These days, you rarely see the name King Gizzard And The Lizard Wizard and not have ‘prolific’ follow closely behind. The band are currently sitting on their ninth album, the fourth to be released by the Melbourne outfit in just 18 months.
Titled Nonagon Infinity, the album is the follow-up to the jazzy Quarters! and the acoustic Paper Mache Dream Balloon, and sees the band returning to the hazy, fuzzed-out psychedelia of previous albums.
The face-melting nine-song collection also has the distinction of being “the world’s first infinitely looping LP”, with each track seamlessly flowing into the next, the final song linking straight back into the opener.
We recently sat down with Stu Mackenzie, frontman for the endlessly creative young group, to chat about the gear that aids King Gizzard & The Lizard Wizard in their ongoing sonic explorations and the guitar gear he just couldn’t live without.
Weapon Of Choice
My guitar of choice is always kind of changing. At the moment, I’ve got this one that this guy called Zack built for me in Melbourne. It’s called the Flying Banana and it’s this yellow, sort of like a bent Flying V shape sort of thing, which he modified with microtonal frets in there.
So there’s some extra frets in between the frets, which unlocks some secret notes. That’s my guitar at the moment that I’ve been playing everything with, but I haven’t worked it into the live set just yet. I’ve been playing it a little on stage.
I’ve always used, from the very start, just a Hot Rod Deluxe amp, which is kind of the most basic… really stock standard, common Fender. And I love them, I love the fact that everyone has them and they’re so easy to get or rent if you need them.
They’re very replaceable and everyone knows how to fix them. I used to take two with me and sing into one, but now I just sing into some guitar pedals and different mics and stuff.
Putting Your Foot Down
My guitar pedal setup has probably evolved a little bit but not changed too much. My setup really hasn’t changed too much. I’ve used different guitars over the years. It’s taken a few turns, but nothing drastic.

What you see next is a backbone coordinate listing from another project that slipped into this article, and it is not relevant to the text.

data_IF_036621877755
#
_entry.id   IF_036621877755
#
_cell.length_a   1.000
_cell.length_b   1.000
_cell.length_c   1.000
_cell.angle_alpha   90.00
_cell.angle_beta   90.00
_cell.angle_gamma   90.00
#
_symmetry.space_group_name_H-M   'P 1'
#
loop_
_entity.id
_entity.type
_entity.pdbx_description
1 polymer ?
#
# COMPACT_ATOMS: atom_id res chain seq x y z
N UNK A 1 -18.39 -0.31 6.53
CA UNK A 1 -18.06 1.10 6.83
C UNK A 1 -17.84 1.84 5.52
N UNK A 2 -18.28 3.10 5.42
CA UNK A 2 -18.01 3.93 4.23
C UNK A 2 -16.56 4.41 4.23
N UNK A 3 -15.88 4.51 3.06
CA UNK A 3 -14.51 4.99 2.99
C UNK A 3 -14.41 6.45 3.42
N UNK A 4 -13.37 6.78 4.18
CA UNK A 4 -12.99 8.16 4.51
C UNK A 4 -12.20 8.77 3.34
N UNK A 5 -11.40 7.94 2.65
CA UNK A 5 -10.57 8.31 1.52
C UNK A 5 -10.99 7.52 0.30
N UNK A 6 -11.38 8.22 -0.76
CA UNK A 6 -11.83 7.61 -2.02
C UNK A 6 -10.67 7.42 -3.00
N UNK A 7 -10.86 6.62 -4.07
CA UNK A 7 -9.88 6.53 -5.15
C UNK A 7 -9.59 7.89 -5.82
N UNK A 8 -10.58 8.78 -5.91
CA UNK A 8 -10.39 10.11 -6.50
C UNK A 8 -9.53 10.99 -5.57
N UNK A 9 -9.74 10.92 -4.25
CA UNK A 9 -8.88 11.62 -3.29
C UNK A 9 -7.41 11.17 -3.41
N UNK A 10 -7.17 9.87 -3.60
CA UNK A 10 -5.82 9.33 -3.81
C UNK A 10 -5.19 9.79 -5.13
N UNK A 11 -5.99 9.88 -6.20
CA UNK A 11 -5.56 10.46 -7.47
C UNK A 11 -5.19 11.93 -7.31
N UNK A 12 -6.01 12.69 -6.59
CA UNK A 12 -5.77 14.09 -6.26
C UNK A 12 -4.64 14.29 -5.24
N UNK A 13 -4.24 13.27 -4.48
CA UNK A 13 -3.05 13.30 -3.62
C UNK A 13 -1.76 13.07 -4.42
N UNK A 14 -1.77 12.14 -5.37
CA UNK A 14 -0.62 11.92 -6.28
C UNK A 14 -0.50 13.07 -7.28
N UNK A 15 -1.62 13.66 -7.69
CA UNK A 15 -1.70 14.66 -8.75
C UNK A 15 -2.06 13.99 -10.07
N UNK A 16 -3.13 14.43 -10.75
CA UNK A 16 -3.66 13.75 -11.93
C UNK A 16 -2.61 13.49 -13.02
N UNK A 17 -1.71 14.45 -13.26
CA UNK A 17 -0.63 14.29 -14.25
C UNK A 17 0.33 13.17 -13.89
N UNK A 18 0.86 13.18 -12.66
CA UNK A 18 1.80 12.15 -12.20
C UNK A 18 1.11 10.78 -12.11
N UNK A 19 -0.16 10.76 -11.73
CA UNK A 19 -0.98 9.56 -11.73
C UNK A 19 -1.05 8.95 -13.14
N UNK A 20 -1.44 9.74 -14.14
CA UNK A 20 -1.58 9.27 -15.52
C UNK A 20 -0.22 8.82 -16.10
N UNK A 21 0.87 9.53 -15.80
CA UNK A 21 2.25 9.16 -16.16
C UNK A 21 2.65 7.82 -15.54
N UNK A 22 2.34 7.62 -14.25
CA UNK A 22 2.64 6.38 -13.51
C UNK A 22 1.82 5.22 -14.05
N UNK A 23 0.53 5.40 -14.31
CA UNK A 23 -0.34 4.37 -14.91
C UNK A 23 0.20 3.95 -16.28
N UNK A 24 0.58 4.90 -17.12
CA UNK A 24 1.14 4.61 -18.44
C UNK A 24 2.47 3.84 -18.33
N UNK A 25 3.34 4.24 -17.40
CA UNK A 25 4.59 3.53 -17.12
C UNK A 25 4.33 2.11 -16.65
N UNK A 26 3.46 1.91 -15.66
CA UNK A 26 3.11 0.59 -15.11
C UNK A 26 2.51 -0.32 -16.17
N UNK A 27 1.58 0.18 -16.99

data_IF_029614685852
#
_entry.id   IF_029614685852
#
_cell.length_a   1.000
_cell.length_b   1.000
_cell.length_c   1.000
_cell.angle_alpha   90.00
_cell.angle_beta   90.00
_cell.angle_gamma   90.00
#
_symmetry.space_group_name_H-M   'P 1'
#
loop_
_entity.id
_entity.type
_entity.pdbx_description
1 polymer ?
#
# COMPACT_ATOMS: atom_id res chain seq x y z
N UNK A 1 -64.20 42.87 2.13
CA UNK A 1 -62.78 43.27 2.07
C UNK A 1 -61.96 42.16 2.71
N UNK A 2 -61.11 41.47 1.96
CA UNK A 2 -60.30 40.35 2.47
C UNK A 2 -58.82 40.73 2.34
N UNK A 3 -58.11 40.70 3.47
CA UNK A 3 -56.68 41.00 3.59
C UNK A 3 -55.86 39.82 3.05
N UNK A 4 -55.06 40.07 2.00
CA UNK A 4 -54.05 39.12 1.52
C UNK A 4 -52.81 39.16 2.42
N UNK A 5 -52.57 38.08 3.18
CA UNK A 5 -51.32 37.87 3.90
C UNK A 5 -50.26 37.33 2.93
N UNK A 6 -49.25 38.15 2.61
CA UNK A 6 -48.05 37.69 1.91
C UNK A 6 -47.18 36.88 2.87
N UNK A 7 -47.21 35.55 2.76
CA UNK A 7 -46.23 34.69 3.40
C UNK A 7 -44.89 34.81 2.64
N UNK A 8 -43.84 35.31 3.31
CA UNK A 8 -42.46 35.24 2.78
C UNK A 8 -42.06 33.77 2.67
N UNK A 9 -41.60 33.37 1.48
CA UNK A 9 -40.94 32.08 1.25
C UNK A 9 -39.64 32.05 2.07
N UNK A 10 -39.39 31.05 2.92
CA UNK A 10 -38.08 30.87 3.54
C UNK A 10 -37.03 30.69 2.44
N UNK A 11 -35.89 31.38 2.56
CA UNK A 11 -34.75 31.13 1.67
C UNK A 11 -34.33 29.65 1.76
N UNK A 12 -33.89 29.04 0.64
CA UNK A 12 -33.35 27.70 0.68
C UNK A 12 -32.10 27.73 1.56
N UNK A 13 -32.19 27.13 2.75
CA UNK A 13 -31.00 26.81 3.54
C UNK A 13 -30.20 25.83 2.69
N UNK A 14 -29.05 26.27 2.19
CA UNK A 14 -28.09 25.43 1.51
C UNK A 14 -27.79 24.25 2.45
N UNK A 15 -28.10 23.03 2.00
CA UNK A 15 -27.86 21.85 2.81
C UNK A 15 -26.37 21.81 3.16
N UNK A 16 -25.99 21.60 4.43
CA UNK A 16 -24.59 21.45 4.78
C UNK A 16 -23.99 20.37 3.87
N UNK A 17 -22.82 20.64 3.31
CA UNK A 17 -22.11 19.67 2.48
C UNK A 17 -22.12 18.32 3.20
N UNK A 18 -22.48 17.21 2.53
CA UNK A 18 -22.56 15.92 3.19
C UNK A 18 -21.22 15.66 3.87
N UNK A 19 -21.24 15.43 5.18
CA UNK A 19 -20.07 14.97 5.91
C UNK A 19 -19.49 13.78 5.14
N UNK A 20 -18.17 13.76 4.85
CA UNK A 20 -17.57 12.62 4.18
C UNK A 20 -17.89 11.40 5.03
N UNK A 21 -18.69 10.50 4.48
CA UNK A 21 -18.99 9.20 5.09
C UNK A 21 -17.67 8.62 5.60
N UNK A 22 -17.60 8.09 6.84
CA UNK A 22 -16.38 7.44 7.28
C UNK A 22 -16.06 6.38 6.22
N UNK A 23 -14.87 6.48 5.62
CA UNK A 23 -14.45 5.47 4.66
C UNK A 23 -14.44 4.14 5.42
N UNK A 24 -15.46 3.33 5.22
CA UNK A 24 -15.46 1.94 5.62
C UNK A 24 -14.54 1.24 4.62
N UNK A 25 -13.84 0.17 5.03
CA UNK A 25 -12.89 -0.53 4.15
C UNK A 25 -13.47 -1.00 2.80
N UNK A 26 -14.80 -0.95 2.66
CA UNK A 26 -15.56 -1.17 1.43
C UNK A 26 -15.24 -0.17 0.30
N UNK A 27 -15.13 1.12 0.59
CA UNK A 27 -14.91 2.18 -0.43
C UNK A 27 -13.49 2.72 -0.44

I mean, my pedal board is mostly pretty standard. I’ve got a Boss Tuner, an MXR Carbon Copy, a Boss DD-3 Delay, a Cry Baby Wah Pedal, all standard as. The only off ones are a Devi Ever Torn’s Peaker, which is like my fuzz pedal, which I’ve used since forever.
It’s the only real drive pedal I’ve ever used. It’s a one-trick pony, I don’t think the knobs even do anything, you just step on it and it squeals. I’m definitely able to try things out more in the studio, but I like the idea of keeping things pretty minimal.
With Quarters, the only pedal I used was a little vibrato pedal, which I still use. They’re real cool pedals. With Nonagon Infinity and I’m In Your Mind Fuzz, the pedal rig was exactly the same live as it was in the studio.
When I think about myself when I was younger, I was pretty obsessed with guitar pedals. I’m probably a lot less obsessed now than I used to be. I think it’s only natural to want to discover all the colours you have to paint with.
There’s something about exploring sonics that is fascinating to a learning guitarist. I mean, everyone’s learning, but finding out what you can do with a guitar, which is a lot, it has a way of unlocking new sounds or textures or colours that weren’t previously available. It’s only natural to be infatuated by that.
I’ve got heaps of weird stuff, heaps of that stuff. I’ve got this Turkish flute that’s kind of like a snake charming instrument. I got it imported from over there and used it on one of the songs on the new album. I’ve been trying to learn how to play it properly, but yeah, that’s pretty bizarre.
I’ve got a bağlama, which his also Turkish, which I got from there. Kind of in the same zone, though, but I’ve got lots of little weird bits and pieces, mics and tapes and things.
Solving Creating Problems
Problem solvers? I’ve got problem creators [laugh] My Hagstrom, which I love, it’s probably my favourite ever guitar as well, but it’s old and it’s got old pickups and I’ve tried to replace the wiring before. It’s kind of perpetually shitting me.
It’s a nuisance to restring. It’s got 12 strings, with these weird nuts, which sit really close to the tuning pegs, so it takes quite a lot longer than twice as long to restring. It’s a problem creator, for sure, but I still manage to always use it.
I use it live more than any guitar now and it’s the guitar I played on the whole of the new record. I just keep coming back to it. I can’t think of any problem solvers.
King Gizzard & The Lizard Wizard’s new album, ‘Nonagon Infinity’, is available now. Head to the official King Gizzard website to order it now!